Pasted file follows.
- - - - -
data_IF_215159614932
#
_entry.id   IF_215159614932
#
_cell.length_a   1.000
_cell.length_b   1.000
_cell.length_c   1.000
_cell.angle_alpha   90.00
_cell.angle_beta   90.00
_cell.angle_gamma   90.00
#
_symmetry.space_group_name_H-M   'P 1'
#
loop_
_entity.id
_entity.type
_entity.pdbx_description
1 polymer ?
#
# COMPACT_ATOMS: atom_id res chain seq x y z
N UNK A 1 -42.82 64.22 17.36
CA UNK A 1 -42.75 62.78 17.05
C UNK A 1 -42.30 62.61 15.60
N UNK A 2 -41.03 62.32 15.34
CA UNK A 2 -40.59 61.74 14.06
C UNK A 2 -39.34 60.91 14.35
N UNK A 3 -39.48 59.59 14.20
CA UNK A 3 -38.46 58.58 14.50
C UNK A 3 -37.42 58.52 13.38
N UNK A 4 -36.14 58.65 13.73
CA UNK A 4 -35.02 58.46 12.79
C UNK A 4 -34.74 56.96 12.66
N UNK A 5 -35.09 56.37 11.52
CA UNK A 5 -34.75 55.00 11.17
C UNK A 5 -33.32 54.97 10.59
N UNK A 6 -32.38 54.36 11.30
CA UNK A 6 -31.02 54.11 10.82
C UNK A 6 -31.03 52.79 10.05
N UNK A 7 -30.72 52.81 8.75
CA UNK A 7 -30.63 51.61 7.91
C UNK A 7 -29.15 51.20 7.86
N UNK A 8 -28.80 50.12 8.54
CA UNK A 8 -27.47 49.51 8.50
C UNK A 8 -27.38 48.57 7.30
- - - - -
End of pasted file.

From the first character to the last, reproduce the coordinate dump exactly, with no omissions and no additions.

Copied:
data_IF_215159614932
#
_entry.id   IF_215159614932
#
_cell.length_a   1.000
_cell.length_b   1.000
_cell.length_c   1.000
_cell.angle_alpha   90.00
_cell.angle_beta   90.00
_cell.angle_gamma   90.00
#
_symmetry.space_group_name_H-M   'P 1'
#
loop_
_entity.id
_entity.type
_entity.pdbx_description
1 polymer ?
#
# COMPACT_ATOMS: atom_id res chain seq x y z
N UNK A 1 -42.82 64.22 17.36
CA UNK A 1 -42.75 62.78 17.05
C UNK A 1 -42.30 62.61 15.60
N UNK A 2 -41.03 62.32 15.34
CA UNK A 2 -40.59 61.74 14.06
C UNK A 2 -39.34 60.91 14.35
N UNK A 3 -39.48 59.59 14.20
CA UNK A 3 -38.46 58.58 14.50
C UNK A 3 -37.42 58.52 13.38
N UNK A 4 -36.14 58.65 13.73
CA UNK A 4 -35.02 58.46 12.79
C UNK A 4 -34.74 56.96 12.66
N UNK A 5 -35.09 56.37 11.52
CA UNK A 5 -34.75 55.00 11.17
C UNK A 5 -33.32 54.97 10.59
N UNK A 6 -32.38 54.36 11.30
CA UNK A 6 -31.02 54.11 10.82
C UNK A 6 -31.03 52.79 10.05
N UNK A 7 -30.72 52.81 8.75
CA UNK A 7 -30.63 51.61 7.91
C UNK A 7 -29.15 51.20 7.86
N UNK A 8 -28.80 50.12 8.54
CA UNK A 8 -27.47 49.51 8.50
C UNK A 8 -27.38 48.57 7.30